On May 4, 2020, the European Data Protection Board (the "EDPB") adopted the "Guidelines 05/2020 on consent under Regulation 2016/679" (the "EDPB Guidelines"). The Guidelines are a revised version of the Article 29 Working Party guidelines on the same topic (the "WP29 Guidelines"), which were already endorsed by the EDPB on April 18, 2018.1

The revisions primarily address the (non)validity of consent in cases of cookie walls, as well as the fact that scrolling down or swiping through webpages cannot be considered as providing valid consent.

  • Cookie walls. The EDPB Guidelines now provide a specific example in relation to cookie walls in the section dealing with the "conditionality of consent." The EDPB Guidelines clarify that allowing content of a website to be visible only upon the condition of receiving consent from the visitor for the placement of cookies is not an option for obtaining valid consent under GDPR.
  • Scrolling or swiping. The EDPB Guidelines add that "under no circumstances" can scrolling or swiping meet the requirements of a clear and affirmative action and therefore provide a valid consent. Building on the WP29 position, the EDPB acknowledges that mere scrolling may be difficult to distinguish from other actions or interaction by a user, which makes it even harder to demonstrate that an unambiguous consent has been given. Adding to what was said in the WP29 Guidelines, the EDPB underlines that such situations would make it difficult to provide a way to withdraw consent in a way "as easy" as that in which the initial consent was given (another aspect of valid consent under GDPR).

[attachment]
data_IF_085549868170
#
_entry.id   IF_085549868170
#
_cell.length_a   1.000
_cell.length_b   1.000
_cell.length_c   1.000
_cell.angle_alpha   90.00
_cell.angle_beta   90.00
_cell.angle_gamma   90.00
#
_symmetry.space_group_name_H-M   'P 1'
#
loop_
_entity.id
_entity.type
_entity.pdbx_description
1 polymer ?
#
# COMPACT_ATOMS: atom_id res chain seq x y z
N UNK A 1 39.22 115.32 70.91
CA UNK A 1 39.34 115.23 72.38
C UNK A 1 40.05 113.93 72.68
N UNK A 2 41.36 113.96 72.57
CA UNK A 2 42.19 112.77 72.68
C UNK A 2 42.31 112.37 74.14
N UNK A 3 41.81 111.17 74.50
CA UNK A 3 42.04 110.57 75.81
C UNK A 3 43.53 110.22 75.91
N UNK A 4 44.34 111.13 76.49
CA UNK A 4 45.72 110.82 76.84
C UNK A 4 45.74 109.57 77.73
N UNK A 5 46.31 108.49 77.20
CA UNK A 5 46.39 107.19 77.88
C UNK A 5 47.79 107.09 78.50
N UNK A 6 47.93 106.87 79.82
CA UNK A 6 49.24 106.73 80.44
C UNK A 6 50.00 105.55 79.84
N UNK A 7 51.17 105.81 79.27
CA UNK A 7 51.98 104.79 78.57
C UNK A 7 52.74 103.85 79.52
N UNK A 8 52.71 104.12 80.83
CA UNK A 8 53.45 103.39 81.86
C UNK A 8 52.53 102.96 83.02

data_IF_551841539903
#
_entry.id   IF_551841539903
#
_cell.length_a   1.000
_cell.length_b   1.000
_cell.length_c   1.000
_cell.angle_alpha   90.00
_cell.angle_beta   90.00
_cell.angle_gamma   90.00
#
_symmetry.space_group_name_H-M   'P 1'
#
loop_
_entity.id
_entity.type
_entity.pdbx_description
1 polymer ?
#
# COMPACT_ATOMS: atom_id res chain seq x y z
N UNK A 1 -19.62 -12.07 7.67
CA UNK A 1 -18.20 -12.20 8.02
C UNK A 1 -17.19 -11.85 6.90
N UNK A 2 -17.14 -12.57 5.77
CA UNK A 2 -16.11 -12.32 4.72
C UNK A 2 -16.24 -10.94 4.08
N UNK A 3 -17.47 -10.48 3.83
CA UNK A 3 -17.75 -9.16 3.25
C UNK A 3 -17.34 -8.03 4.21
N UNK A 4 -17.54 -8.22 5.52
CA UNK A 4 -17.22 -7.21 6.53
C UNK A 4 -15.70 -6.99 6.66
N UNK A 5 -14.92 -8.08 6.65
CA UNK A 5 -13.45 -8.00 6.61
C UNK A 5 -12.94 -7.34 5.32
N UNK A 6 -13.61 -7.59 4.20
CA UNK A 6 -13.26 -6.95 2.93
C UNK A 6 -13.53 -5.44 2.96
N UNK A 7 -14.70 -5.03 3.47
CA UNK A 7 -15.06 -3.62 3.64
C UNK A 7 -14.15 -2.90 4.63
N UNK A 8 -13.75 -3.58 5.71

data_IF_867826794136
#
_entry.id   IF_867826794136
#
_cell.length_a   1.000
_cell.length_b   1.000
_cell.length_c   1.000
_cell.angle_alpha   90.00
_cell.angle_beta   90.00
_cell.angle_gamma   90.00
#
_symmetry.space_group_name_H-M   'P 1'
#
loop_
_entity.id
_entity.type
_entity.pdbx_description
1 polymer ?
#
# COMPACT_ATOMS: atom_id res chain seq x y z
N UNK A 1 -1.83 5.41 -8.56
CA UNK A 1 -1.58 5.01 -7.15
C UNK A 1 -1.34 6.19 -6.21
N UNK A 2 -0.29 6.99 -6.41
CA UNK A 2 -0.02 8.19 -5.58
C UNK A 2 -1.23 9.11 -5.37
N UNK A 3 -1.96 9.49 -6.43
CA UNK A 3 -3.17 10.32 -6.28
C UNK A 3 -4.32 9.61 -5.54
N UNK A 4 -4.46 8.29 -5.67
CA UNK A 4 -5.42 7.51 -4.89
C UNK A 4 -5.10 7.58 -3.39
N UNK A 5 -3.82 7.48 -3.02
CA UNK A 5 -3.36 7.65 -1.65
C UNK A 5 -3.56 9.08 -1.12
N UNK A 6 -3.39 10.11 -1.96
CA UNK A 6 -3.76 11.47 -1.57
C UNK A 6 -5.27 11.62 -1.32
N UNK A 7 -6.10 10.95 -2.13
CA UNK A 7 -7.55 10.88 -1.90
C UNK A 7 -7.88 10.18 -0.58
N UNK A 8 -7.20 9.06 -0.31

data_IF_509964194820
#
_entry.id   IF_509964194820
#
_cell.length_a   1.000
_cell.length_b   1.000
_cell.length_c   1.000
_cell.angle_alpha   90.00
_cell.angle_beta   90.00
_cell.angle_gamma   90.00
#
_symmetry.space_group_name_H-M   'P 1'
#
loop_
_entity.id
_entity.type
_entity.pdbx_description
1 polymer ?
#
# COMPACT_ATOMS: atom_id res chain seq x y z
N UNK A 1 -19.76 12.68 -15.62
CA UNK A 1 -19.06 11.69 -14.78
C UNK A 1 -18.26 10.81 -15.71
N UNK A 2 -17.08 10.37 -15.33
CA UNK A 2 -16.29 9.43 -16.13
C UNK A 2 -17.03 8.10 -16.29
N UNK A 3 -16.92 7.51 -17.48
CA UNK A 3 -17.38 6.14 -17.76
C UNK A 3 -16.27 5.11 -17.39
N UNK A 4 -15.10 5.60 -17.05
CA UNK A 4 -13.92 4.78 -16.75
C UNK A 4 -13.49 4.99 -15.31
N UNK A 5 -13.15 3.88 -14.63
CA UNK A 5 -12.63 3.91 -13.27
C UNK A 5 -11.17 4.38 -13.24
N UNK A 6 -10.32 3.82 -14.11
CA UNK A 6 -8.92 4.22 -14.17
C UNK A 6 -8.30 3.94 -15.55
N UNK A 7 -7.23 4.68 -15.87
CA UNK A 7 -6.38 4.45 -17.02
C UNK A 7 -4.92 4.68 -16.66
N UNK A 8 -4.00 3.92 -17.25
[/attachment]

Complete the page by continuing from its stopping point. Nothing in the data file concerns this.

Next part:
Persistent misconceptions pointed out by the recent report issued by the Irish Data Protection Commissioner2 or the recent spread of cookies and consent guidelines issued by national supervisory authorities3 could explain why the EDPB decided to revisit its previously issued guidelines. The fact that the EDPB is engaging in such path should be praised; we consent for the EDPB to pursue and will continue to browse its website to look up for more; "undoing" and "redoing" is still working.


1 For our insights on the WP29 Guidelines, check out our previous Legal Update.

2 For our insight on that report, check out our previous Legal Update.

3 See for example, the recently issued guidelines by national supervisory authorities from IrelandGreece, Belgium, DenmarkSpain, Germany, France, the UK or the Netherlands.